Chinelos and Tlayacapan, Morelos, Mexico

Tlayacapan, Morelos, is one of Mexico’s “Pueblos Mágicos” or Magic Villages, a distinction awarded by the Mexican Ministry of Tourism to locations in Mexico that meet special cultural, natural, and historical criteria.

Tlayacapan, Morelos

Located in the hills beyond Tepoztlán in the state of Morelos, Mexico,the village of Tlayacapan is known for its clay and ceramic pottery and figurines, both plain and colorfully glazed. Typical food of the area includes red mole with turkey, cecina (thinly sliced, salted meat), and green mole made with squash seeds.

El Convento de San Juan Bautista

In 1534 the Augustinian order, under Jorge de Avila and Father Melgarejo, began the construction of Tlayacapan’s first church, later converted into a convent. The Convent of St. John the Baptist features several murals as well as an ancient rainwater collection system which is still in operation today. The convent was declared a World Heritage site by UNESCO in 1996.

The local village museum, housed in what used to be the Refectory of the convent, exhibits various archaeological pieces, frescoes, and mummified bodies which were discovered in the nave during recent restoration work in the Convent.

Centro Cultural La Cerería

The “La Cerería” (Waxworks) Cultural Center is housed In a restored 17th C. candle factory. The center periodically features exhibitions of photography, arts and crafts of this and other regions. Visit the Cerería Facebook page for more information.

Fields near San Andres de la Cal, Morelos, by Miguel Angel Guerrero Garro. Oil on canvas.

Fields near San Andres de la Cal, Morelos, by Miguel Angel Guerrero Garro. Oil on canvas.

Los Chinelos

It is reported that in the 1800s, some of the local natives of Tlayacapan got together whatever came to hand as noisemakers, gathered old clothing and rags to fashion costumes, and began dancing through the streets, mocking the dress and demeanor of the well-to-do Spanish and French colonialists during their frequent religious festivals from which the Indians were often excluded . The spontaneous amusement was looked on favorably by both the town’s youngsters and older people, and the lively dance or “brinco” took hold in subsequent years, turning into what is now known as the Dance of the Chinelos.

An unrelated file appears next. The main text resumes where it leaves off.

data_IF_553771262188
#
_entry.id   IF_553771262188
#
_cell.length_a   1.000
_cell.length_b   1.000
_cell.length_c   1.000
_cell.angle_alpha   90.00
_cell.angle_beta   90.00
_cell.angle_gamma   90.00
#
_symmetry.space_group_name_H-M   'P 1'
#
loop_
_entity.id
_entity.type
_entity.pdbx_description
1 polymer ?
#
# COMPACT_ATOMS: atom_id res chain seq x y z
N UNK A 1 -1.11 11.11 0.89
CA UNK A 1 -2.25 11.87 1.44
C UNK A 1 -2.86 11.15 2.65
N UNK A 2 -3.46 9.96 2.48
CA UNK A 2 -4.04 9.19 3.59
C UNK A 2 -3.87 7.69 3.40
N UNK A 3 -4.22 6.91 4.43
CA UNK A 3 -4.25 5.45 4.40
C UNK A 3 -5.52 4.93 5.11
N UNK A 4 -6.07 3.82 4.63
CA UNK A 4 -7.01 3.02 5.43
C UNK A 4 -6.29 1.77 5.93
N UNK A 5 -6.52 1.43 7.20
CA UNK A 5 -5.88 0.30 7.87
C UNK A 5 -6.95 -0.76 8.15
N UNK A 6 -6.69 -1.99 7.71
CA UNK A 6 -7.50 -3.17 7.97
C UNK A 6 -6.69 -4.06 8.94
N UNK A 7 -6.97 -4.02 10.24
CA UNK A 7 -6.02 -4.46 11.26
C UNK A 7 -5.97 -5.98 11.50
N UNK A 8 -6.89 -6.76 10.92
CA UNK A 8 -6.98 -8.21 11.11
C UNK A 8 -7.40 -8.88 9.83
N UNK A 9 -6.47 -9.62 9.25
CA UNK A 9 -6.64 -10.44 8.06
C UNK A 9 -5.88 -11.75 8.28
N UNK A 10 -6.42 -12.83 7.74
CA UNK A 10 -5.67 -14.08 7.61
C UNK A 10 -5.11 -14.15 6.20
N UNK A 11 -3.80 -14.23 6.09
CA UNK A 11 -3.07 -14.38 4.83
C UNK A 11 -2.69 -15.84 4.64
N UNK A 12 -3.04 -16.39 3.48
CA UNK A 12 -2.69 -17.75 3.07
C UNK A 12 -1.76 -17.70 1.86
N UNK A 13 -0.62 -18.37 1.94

The Chinelo dance is performed during Carnival (prior to Ash Wednesday) in both Tlayacapan and Tepoztlán and at the Tepozteco Festival on September 7 and 8.

The Chinelos, dressed in colorful attire with bearded masks and elaborately decorated headgear, dance (or rather bounce) through the town accompanied by drums and other instruments and followed by fellow revelers and townspeople.

Chnelos by Alejandro Linares Garcia (Wikimedia Commons)

The word “chinelos” is derived from the Nahuatl word “zineloquie” which means “disguised.” The dance is one of many to develop after the Spanish conquest as native traditions and rites blended into Christian festivals. One of these is Carnival, with its traditions of wearing masks, role reversal, anonymity and behaviors not normally tolerated. This dance developed as a mockery of the Europeans with their fine clothing, beards, fair skin and mannerisms  […] in the state of Morelos, part of the State of Mexico, part of the Federal District of Mexico City (generally in the south) and even as far as the municipality of Taxco in Guerrero .

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As the tradition spread and developed, especially in Morelos, other towns and groups made distinctive changes to their Cýhinelos gear, and today each town and troupe has its own distinctive elements. This began the process of making extremely elaborate costumes in some places. In Yautepec, the best costumes are made of velvet and are entirely covered in designs and images made from beads, sequins, ribbing and imitation precious stones. These decorative elements can be expensive such as quality beads imported from the Czech Republic . The hats have pre-Hispanic images and modern interpretations of ancient legends. In Tepotzlán, the tunic is made from black velvet and is completely smooth with the image on the back painted on, rather than stitched. The feather decoration in the hat is made of fabric. The hat became higher, straighter and more elaborate, with a black velvet tunic embroidered with sequins.

The Chinelos’ masks are made of mesh and always feature an upturned beard and European features. It and the bandana wrapped around the head are essential in keeping Chinelos’ identities secret, something reinforced with the use of gloves on the hands. To further assure anonymity, costumes are closely guarded and kept secret. Members of the troupe dress in different houses to add to the confusion.

Wikipedia contributors, “Chinelos,” Wikipedia, The Free Encyclopedia, (accessed May 25, 2014).

Chinelos at Carnival in Tepoztlan, near Tlayacapan, Morelos

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